“Nothing is more desirable than to be released from an affliction, but nothing is more frightening than to be divested of a crutch.” — James A. Baldwin
I’m a first-generation college graduate.
It’s not something that holds great significance for me or something that I think much about. There was never any question that my siblings and I would graduate from college because there’s very little that means more to my parents than education.
I come from a family of talented, funny, sedentary, creative, food-loving, grumpy people. We disagree often and share little in terms of emotion, but we’ve always taken care of each other and been there for each other in the most critical times. We are devoted to each other, and nothing will ever be more important or hold more significance.
I don’t take that for granted, even in times when I’ve doubted the return on my educational investment. And although formal education has left much to be desired, I continue to believe and hope that education is the only direct route to satisfaction, greater health and justice.
At times I have felt trapped by my social location and this frustration has caused me to overcompensate, over-communicate and over-analyze. For a long time the only thing I took solace in was the fact that others considered me smart. Without malice or self-deprecation I can say that I never really considered myself very pretty or very talented or very interesting, but smart? I could be that. I met my best friend in the public library. I convinced my parents to purchase a set of Encyclopedias from a door-to-door salesman (yes, those were real in the 80s).
And because of my social location, any academic success was ever sweeter, ever more significant. Until my devastating failure from law school, I had never truly realized that my sense of worth, value, utility and confidence were predicated on the belief that I was smart. And because black people weren’t supposed to be that, I was important and potentially useful.
I graduated among the top 2% from a high school class of almost 800. I graduated from a private university that has ranked 20th in the nation. I earned my teaching certification at Northwestern. I was accepted into multiple law schools and was offered small (but offered, damnit!) merit scholarships.
And in the summer of 2009, I was academically dismissed.
The requirement was a 2.0. I studied day and night—excluded friends, stunted relationships. I attended extra tutoring sessions, cried, woke up earlier, stayed up later, prayed. With a 1.9 after finals, I was kindly but officially asked not to return.
It was the most expensive shame I’ve ever felt—the most significant and the most lasting. It took my confidence and my sense of worth, and for a long time (arguably still), I stopped aspiring.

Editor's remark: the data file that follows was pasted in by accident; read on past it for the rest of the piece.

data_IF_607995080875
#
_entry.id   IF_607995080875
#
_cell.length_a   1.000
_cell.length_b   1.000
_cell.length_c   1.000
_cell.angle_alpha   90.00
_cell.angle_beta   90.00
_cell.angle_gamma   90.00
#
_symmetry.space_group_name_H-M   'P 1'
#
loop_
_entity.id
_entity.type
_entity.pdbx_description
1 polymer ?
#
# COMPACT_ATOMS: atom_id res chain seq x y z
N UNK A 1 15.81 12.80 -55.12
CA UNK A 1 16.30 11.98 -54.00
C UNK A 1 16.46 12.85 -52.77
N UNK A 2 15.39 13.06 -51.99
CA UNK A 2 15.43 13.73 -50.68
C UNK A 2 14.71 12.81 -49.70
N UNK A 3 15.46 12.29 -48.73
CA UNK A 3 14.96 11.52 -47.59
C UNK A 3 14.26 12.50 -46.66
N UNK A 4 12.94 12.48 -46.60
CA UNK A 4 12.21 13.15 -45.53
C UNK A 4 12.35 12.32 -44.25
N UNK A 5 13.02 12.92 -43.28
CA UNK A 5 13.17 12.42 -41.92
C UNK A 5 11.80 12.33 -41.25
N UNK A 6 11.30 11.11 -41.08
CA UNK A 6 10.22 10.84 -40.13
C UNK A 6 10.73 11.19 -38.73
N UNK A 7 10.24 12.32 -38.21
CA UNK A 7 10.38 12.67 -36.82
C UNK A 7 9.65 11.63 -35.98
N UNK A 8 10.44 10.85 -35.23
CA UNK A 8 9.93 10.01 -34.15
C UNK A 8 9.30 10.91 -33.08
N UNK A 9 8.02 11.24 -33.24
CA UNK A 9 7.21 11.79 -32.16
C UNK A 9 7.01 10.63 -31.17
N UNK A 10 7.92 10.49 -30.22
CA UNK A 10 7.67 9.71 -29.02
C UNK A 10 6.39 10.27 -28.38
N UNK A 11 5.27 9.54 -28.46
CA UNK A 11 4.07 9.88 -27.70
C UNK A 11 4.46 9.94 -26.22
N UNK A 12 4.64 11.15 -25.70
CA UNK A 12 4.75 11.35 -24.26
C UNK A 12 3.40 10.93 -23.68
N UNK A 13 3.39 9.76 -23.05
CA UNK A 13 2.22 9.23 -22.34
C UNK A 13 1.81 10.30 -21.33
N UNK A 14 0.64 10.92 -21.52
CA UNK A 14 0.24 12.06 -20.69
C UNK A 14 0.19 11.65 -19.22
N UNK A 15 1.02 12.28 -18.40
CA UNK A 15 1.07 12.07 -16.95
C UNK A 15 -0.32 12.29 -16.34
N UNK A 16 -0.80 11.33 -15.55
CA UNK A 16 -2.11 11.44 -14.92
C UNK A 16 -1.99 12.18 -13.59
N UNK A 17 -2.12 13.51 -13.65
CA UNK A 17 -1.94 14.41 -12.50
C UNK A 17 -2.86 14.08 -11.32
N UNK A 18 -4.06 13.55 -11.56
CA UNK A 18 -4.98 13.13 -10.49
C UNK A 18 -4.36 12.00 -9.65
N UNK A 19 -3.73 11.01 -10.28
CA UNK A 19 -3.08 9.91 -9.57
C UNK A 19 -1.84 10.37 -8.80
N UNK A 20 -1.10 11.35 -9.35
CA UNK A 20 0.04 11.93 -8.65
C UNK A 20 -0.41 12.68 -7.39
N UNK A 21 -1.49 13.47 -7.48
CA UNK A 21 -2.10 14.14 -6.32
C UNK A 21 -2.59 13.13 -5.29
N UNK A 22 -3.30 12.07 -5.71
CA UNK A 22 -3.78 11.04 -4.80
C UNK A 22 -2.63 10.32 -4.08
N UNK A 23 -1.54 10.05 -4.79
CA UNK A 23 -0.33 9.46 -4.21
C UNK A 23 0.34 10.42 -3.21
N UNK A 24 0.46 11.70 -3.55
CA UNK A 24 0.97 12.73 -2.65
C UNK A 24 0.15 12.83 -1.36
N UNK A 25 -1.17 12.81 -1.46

When I was a praying woman I believed that God led me to law school and then led me to my failure from it. I believed that there were lessons I needed to understand: financial lessons, character lessons, lessons in discipline and trust. Lessons in humility.
Looking back, I know that I was never a very sympathetic character. For better or for worse, failing out of law school was the best thing that has ever happened to me. And if I could do it all over again–
I’d become a DJ.
I’ve never blamed racism or sexism for my failure from law school. I know that a part of me will always wonder if I had been stronger– more mentally tough– could I have been successful. I take comfort in the knowledge that I’ve done some really important things since that expensive, embarrassing shame.
I fell in love.
I joined a gym.
I joined a church.
I bought a NutriBullet.
I traveled overseas.
I sang Karaoke.
I became a pretty good aunt. Twice!
I completed two half-marathons (and only blacked-out once!).
I used my NutriBullet.
I left the gym.
I left The Church.
I enjoyed and successfully completed a Master’s program.
I stopped eating refined sugar… today.
I’ve finally (maybe?) been released from an affliction and soon, very soon, hope to be divested of a crutch. And thankfully, I’ve come back to myself— complete with the understanding that there is more to life than being really, really ridiculously good-looking. I’ve matured ever so slightly to accept and to create and then to re-create my own definition of success—one not marred by family, social or internal pressures and expectations.
I am enough.
All I wish is that ten years ago, I had truly believed that.
What is your most expensive shame? From what affliction have you been delivered?